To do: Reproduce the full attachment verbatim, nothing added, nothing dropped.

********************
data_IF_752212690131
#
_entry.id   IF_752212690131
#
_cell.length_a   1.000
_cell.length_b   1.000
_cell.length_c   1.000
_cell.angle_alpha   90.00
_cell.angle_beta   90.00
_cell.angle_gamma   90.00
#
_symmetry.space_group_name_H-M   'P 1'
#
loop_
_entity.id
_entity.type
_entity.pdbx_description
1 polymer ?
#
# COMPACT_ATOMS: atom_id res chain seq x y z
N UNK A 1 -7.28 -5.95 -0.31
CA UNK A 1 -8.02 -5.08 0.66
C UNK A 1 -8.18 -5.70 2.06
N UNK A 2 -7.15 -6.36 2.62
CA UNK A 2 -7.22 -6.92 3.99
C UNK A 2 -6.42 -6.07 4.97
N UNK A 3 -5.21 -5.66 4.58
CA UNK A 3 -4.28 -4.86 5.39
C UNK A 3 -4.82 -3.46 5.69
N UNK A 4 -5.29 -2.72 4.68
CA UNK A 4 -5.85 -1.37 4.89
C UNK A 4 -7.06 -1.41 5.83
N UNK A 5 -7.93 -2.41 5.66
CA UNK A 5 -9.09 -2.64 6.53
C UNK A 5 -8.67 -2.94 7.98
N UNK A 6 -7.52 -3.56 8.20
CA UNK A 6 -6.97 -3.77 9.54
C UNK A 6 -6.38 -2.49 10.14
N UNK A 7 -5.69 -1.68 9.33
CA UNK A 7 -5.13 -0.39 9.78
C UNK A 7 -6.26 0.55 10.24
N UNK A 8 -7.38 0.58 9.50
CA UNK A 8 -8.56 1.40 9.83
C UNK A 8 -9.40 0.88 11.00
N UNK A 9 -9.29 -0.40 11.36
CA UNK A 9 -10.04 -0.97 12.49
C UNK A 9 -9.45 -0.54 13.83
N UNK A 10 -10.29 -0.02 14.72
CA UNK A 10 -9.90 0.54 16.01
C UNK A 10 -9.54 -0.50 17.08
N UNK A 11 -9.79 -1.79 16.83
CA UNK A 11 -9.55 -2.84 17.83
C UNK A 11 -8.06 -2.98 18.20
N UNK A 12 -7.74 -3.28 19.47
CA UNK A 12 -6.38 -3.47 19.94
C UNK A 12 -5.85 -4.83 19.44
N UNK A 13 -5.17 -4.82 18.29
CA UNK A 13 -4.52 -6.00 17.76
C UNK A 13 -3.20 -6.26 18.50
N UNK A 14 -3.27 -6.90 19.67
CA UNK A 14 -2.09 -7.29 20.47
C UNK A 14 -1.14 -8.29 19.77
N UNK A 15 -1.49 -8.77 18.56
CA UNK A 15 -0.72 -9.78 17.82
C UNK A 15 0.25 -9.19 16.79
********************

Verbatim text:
data_IF_752212690131
#
_entry.id   IF_752212690131
#
_cell.length_a   1.000
_cell.length_b   1.000
_cell.length_c   1.000
_cell.angle_alpha   90.00
_cell.angle_beta   90.00
_cell.angle_gamma   90.00
#
_symmetry.space_group_name_H-M   'P 1'
#
loop_
_entity.id
_entity.type
_entity.pdbx_description
1 polymer ?
#
# COMPACT_ATOMS: atom_id res chain seq x y z
N UNK A 1 -7.28 -5.95 -0.31
CA UNK A 1 -8.02 -5.08 0.66
C UNK A 1 -8.18 -5.70 2.06
N UNK A 2 -7.15 -6.36 2.62
CA UNK A 2 -7.22 -6.92 3.99
C UNK A 2 -6.42 -6.07 4.97
N UNK A 3 -5.21 -5.66 4.58
CA UNK A 3 -4.28 -4.86 5.39
C UNK A 3 -4.82 -3.46 5.69
N UNK A 4 -5.29 -2.72 4.68
CA UNK A 4 -5.85 -1.37 4.89
C UNK A 4 -7.06 -1.41 5.83
N UNK A 5 -7.93 -2.41 5.66
CA UNK A 5 -9.09 -2.64 6.53
C UNK A 5 -8.67 -2.94 7.98
N UNK A 6 -7.52 -3.56 8.20
CA UNK A 6 -6.97 -3.77 9.54
C UNK A 6 -6.38 -2.49 10.14
N UNK A 7 -5.69 -1.68 9.33
CA UNK A 7 -5.13 -0.39 9.78
C UNK A 7 -6.26 0.55 10.24
N UNK A 8 -7.38 0.58 9.50
CA UNK A 8 -8.56 1.40 9.83
C UNK A 8 -9.40 0.88 11.00
N UNK A 9 -9.29 -0.40 11.36
CA UNK A 9 -10.04 -0.97 12.49
C UNK A 9 -9.45 -0.54 13.83
N UNK A 10 -10.29 -0.02 14.72
CA UNK A 10 -9.90 0.54 16.01
C UNK A 10 -9.54 -0.50 17.08
N UNK A 11 -9.79 -1.79 16.83
CA UNK A 11 -9.55 -2.84 17.83
C UNK A 11 -8.06 -2.98 18.20
N UNK A 12 -7.74 -3.28 19.47
CA UNK A 12 -6.38 -3.47 19.94
C UNK A 12 -5.85 -4.83 19.44
N UNK A 13 -5.17 -4.82 18.29
CA UNK A 13 -4.52 -6.00 17.76
C UNK A 13 -3.20 -6.26 18.50
N UNK A 14 -3.27 -6.90 19.67
CA UNK A 14 -2.09 -7.29 20.47
C UNK A 14 -1.14 -8.29 19.77
N UNK A 15 -1.49 -8.77 18.56
CA UNK A 15 -0.72 -9.78 17.82
C UNK A 15 0.25 -9.19 16.79